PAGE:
Gnesin's Music Pedagogic Institute

The following article is from The Great Soviet Encyclopedia (1979). It might be outdated or ideologically biased.

Gnesin’s Music Pedagogic Institute


one of the foremost teaching and methodological centers of the USSR in the field of musical education. In addition to teachers in all specialties of musical education, the institute trains performers in opera theaters, philharmonic societies, and orchestras, conductors of folk choral groups, music editors, and musicologists.

The institute was founded in 1944 from a music school organized in 1895 by the sisters Evgeniia, Elena, and Mariia Gnesin. As of 1973 it included the departments of piano, orchestra, voice, choral conducting, folk instruments, and history and theory of composition. It also has evening and correspondence divisions, as well as adi vision preparing students of voice for entering the institute. There is a graduate department, a student-teaching program, 19 subdepartments, a folk music studio, and laboratories for the study of the physiology of singing and the technical means of musical instruction (the first in the USSR). The record library contains about 2, 000 discs and approximately 3, 000 km of magnetic tape recordings. Attached to the institute are a children’s seven-year music school, a college (founded in 1895), and a secondary specialized school (1946).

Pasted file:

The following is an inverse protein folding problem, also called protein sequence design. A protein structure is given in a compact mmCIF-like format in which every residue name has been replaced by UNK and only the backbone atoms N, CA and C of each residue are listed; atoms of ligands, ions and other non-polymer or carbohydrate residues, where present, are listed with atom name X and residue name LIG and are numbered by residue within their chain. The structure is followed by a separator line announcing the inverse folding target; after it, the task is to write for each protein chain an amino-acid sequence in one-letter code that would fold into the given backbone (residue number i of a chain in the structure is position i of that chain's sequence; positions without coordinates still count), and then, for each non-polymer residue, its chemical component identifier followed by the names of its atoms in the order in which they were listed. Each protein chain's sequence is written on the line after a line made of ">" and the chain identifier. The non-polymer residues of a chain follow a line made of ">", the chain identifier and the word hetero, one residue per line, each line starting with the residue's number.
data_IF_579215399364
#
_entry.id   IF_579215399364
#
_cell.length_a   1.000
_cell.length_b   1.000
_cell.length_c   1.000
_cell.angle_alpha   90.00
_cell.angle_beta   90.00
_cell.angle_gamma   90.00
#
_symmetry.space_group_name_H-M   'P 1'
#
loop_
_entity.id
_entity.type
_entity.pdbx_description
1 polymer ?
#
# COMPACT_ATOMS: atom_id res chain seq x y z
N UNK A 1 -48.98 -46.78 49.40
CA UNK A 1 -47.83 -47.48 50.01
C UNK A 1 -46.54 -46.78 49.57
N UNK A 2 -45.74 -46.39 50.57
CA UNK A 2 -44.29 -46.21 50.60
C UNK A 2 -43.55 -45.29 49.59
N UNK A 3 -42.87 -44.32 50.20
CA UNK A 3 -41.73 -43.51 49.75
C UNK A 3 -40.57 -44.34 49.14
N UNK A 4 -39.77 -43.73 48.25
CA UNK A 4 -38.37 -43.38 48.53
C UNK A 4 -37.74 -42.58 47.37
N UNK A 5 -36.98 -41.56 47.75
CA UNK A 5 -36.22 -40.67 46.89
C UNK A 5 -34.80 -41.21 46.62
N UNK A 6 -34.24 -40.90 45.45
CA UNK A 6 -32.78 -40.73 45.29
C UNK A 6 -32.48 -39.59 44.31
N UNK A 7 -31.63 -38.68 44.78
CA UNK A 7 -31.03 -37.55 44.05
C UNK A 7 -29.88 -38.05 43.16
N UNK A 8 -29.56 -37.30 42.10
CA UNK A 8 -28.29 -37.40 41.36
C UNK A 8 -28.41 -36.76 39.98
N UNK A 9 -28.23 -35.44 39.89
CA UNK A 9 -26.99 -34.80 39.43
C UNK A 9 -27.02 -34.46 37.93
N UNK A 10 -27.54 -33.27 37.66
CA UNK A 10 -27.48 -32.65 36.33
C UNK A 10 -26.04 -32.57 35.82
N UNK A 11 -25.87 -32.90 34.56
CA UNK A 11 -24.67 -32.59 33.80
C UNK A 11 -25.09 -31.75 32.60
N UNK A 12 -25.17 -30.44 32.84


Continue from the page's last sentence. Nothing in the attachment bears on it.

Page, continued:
Well-known musicians and teachers who have worked at the institute include V. V. Borisovskii, N. A. Verbova, M. I. Grin-berg, A. D. Gotlib, M. F. Gnesin, T. D. Gutman, S. G. Delit-siev, Z. A. Dolukhanova, A. S. Iliukhin, A. L. Iokheles, D. L. Lokshin, Iu. V. Muromtsev (rector of the institute during the 1950’s and 1960’s), P. M. Nortsov, P. I. Necheporenko, N. I. Peiko, I. F. Pushechnikov, M. I. Fikhtengol’ts, A. I. Kha-chaturian, N. D. Shpiller, and A. A. Iurlov. For 50 years, E. F. Gnesina directed first the college and then the institute.

During the 1972–73 academic year, the institute had an enrollment of 1, 500 students. Its staff included more than 250 teachers, including 21 professors and doctors of sciences, 57 docents and candidates of sciences, nine People’s Artists of the USSR and the Union republics, 15 Honored Art Workers, and 11 Honored Artists, as well as nine winners of the Lenin and State Prizes. Its Trudy (Transactions) have been published since 1959. From 1944 to 1973, about 4, 500 specialists were trained at the institute. Among its graduates have been 125 winners of international, all-Union, and all-Russian competitions. T. N. Khrennikov, L. N. Oborin, and E. F. Svetlanov graduated from the institute.


The Great Soviet Encyclopedia, 3rd Edition (1970-1979). © 2010 The Gale Group, Inc. All rights reserved.